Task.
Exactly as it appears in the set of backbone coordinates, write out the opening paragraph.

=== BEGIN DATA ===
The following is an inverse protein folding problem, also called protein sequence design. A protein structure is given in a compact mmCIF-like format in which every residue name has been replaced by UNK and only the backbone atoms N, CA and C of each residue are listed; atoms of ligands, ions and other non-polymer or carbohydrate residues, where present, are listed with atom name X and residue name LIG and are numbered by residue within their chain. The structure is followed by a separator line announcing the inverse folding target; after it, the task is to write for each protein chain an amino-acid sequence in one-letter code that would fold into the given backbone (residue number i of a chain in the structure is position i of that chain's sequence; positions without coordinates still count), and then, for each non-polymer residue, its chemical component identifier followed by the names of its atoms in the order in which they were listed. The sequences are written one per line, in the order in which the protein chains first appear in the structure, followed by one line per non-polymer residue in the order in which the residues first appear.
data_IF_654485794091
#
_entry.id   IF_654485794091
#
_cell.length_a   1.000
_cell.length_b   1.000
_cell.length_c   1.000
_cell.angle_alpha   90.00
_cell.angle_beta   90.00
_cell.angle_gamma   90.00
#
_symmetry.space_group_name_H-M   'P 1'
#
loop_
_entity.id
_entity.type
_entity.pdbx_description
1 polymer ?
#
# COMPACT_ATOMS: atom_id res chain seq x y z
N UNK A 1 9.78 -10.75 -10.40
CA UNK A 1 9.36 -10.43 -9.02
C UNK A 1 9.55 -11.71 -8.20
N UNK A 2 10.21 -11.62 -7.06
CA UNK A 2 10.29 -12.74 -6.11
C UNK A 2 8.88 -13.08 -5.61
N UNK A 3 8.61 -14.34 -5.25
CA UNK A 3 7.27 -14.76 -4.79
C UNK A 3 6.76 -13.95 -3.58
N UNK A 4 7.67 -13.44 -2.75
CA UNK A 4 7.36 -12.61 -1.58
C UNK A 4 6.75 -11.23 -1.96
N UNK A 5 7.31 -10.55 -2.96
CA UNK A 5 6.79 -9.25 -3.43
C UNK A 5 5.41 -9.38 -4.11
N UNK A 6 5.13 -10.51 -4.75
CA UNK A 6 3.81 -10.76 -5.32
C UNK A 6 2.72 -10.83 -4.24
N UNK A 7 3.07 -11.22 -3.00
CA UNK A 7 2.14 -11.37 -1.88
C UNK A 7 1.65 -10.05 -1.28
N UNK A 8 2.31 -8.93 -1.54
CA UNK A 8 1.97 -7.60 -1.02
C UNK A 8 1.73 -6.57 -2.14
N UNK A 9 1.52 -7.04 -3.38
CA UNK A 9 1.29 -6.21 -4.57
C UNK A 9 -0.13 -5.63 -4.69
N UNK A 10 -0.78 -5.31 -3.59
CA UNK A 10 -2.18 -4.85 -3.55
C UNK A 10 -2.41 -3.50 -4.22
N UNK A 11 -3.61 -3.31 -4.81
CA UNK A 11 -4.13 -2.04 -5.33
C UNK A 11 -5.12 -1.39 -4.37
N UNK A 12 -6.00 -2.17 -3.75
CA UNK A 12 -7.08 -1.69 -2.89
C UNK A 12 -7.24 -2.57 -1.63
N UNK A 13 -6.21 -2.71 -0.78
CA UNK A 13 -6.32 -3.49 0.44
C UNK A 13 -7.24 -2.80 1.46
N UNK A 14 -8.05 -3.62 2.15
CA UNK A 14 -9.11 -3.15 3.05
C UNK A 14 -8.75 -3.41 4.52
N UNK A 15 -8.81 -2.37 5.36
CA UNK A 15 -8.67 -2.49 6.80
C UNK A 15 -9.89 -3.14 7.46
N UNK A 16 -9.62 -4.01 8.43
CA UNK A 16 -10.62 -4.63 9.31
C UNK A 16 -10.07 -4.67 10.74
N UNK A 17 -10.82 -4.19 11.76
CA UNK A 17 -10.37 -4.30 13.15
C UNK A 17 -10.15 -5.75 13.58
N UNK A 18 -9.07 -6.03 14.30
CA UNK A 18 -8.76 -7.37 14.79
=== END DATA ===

The following is an inverse protein folding problem, also called protein sequence design. A protein structure is given in a compact mmCIF-like format in which every residue name has been replaced by UNK and only the backbone atoms N, CA and C of each residue are listed; atoms of ligands, ions and other non-polymer or carbohydrate residues, where present, are listed with atom name X and residue name LIG and are numbered by residue within their chain. The structure is followed by a separator line announcing the inverse folding target; after it, the task is to write for each protein chain an amino-acid sequence in one-letter code that would fold into the given backbone (residue number i of a chain in the structure is position i of that chain's sequence; positions without coordinates still count), and then, for each non-polymer residue, its chemical component identifier followed by the names of its atoms in the order in which they were listed. The sequences are written one per line, in the order in which the protein chains first appear in the structure, followed by one line per non-polymer residue in the order in which the residues first appear.